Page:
We measured attitudes toward equality by asking hundreds of Americans to distribute a pot of money between themselves and an anonymous other person. Our subjects weren’t making hypothetical choices in responding to the survey—their decisions affected how much real money they would get when the experiment ended.
Each subject could keep or redistribute as much of her budget as she liked, but with a twist. Whereas the standard version of this experiment—known to economists as a “dictator game”—asks subjects to split a fixed pie, we varied the “price” of redistribution. In some cases, giving was expensive: Every dollar of her own that a subject sacrificed bought her anonymous beneficiary as little as a dime. In other cases, giving was “cheap”: Every dollar sacrificed contributed as much as $10 to her beneficiary. Most cases fell between these extremes.
The choices that subjects made provide a window into their attitudes toward economic justice. First, the experiment allowed us to measure subjects’ selfishness. A “selfish” subject keeps the entire pie, regardless of the price of giving. By contrast, a “fair-minded” subject does not prefer herself over her beneficiary, so that, for example, if she keeps a lot when giving is expensive, she will give a lot when giving is cheap. This means that on average, across all prices of giving, a fair-minded person keeps and gives about the same amount of money.
Our experiment also allowed us to measure how subjects trade off equality against efficiency. Subjects who care only about efficiency respond very sensitively to changes in the price of redistribution. When giving is expensive, they give little; when it is cheap, they give a lot. By contrast, an equality-minded subject will always ensure that both she and her recipient end up with the same amount, even if it means that less money is paid out overall.
Both trade-offs play central roles in the crafting of economic and social policy. The trade-off between selfishness and fair-mindedness informs the willingness of the haves to make sacrifices in order to aid the have-nots. The trade-off between efficiency and equality speaks to the tolerance that policymakers have for redistributive programs (like taxing the rich and productive to support the poor) that might lead to lower GDP but divide our country’s income up more equally. Especially where redistribution transfers resources from the rich to the poor using what economists call leaky buckets, the trade-off between efficiency and equality determines how big a leak is acceptable. ...
... To begin with, the Berkeley and Yale subjects were twice as likely to be selfish as their compatriots in general. In this respect, intermediate and extreme elites stand together with each other, and stand apart from the rest of the country.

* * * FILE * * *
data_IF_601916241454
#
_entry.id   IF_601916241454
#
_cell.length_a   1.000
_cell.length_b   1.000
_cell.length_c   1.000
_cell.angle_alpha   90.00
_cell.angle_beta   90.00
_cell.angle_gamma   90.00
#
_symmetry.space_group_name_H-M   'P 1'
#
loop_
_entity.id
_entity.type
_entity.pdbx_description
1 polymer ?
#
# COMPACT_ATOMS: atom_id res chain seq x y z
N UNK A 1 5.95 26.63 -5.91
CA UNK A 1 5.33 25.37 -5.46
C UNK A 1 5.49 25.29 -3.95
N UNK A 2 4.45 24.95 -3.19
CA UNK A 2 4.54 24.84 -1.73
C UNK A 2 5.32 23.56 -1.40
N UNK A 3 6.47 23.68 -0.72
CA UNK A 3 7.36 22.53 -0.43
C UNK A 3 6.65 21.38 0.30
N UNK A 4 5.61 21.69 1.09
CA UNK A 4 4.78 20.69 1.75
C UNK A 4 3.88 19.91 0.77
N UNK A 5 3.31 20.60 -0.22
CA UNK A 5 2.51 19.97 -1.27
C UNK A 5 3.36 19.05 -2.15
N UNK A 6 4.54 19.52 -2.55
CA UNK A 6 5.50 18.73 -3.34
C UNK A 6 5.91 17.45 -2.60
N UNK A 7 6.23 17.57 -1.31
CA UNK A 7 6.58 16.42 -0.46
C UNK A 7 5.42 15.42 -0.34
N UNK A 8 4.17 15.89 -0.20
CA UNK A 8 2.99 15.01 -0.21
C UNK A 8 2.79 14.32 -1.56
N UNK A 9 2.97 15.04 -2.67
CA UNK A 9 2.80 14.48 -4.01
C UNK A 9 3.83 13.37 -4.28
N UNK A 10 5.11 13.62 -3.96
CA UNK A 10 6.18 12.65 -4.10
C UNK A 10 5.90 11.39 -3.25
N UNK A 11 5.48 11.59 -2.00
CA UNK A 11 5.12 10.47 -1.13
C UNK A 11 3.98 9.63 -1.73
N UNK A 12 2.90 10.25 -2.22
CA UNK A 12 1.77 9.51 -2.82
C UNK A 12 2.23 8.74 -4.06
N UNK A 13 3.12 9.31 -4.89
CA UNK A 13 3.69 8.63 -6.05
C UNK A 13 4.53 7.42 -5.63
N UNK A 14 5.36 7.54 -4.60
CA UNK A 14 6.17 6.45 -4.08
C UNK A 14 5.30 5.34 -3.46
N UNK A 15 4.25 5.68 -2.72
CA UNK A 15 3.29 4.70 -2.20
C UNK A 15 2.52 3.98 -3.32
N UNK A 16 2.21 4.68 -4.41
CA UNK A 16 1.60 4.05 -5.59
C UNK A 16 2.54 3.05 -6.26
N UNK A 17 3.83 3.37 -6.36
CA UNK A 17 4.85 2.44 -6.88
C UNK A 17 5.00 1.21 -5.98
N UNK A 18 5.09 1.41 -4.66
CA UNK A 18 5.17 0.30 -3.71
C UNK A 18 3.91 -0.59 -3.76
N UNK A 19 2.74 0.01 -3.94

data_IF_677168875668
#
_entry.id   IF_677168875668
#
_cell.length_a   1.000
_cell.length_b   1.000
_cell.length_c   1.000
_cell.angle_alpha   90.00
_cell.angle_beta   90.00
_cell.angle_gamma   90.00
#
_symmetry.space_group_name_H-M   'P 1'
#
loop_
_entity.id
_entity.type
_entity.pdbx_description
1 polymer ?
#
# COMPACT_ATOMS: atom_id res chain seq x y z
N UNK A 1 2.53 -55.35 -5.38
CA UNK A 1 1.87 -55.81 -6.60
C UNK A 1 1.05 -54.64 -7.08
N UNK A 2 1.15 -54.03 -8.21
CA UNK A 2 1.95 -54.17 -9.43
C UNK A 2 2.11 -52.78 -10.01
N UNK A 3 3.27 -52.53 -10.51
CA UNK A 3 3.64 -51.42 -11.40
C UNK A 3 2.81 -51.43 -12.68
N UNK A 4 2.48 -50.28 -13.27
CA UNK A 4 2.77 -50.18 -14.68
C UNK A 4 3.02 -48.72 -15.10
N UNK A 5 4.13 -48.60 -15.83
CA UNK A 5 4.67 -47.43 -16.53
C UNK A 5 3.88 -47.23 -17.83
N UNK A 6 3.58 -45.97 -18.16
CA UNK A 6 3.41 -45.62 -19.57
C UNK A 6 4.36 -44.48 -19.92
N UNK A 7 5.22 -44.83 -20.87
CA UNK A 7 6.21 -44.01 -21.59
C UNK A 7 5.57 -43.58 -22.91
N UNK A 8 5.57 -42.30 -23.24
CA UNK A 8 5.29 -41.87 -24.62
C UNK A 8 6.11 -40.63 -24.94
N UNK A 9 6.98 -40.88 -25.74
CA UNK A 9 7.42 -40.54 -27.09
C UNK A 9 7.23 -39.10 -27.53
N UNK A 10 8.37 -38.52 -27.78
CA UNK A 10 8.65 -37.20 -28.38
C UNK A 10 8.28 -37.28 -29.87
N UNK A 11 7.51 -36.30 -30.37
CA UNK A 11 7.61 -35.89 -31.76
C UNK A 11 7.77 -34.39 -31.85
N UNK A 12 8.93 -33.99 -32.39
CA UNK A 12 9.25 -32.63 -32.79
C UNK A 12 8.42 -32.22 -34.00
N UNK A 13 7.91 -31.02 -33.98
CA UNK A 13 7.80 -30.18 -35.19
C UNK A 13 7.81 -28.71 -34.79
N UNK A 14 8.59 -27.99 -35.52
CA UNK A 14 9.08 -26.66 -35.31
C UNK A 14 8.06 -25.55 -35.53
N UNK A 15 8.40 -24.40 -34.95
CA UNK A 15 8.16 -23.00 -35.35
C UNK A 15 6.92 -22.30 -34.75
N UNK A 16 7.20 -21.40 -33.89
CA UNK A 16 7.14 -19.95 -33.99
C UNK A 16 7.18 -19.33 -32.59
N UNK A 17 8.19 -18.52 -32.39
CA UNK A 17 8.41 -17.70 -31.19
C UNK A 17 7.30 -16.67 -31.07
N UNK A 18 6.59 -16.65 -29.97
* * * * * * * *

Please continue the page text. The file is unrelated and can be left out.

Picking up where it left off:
What’s more, elite Americans show a far greater commitment to efficiency over equality than ordinary Americans. And this time, the bias toward efficiency increases with each increment of eliteness. The ALP subjects split roughly evenly between focusing on efficiency and focusing on equality; the Berkeley students favored efficiency over equality by a factor of roughly 3-to-2; and the Yale Law students favored efficiency by a factor of 4-to-1.
Yale Law students’ overwhelming, indeed almost eccentric, commitment to efficiency over equality is all the more astonishing given that the students self-identified as Democrats rather than Republicans—and thus sided with the party that claims to represent economic equality in partisan politics—by a factor of more than 10-to-1. An elite constituted by highly partisan Democrats thus showed an immensely greater commitment to efficiency over equality than the bipartisan population at large.
Elites’ preferences matter. The American elite overwhelmingly dominates both campaign finance and political lobbying, and American policymakers themselves come overwhelmingly from elite circles—the powerbroker Yale Law alumni mentioned above represent just the tip of a vast iceberg. ...
Democracy gives the mass of citizens a path for protest when the gap between ordinary views and a closed rank of elite opinion grows too great. The populist insurgencies that increasingly dominate the contests to select both the Republican and Democratic candidates in the upcoming presidential election show the protest path in action. Elites—in both parties—remain baffled by Donald Trump and Bernie Sanders’ appeal; and they prayerfully insist that both campaigns will soon fade away. Our study suggests a different interpretation, however. These bipartisan disruptions of elite political control are no flash in the pan, or flings born of summer silliness. They are early skirmishes in a coming class war.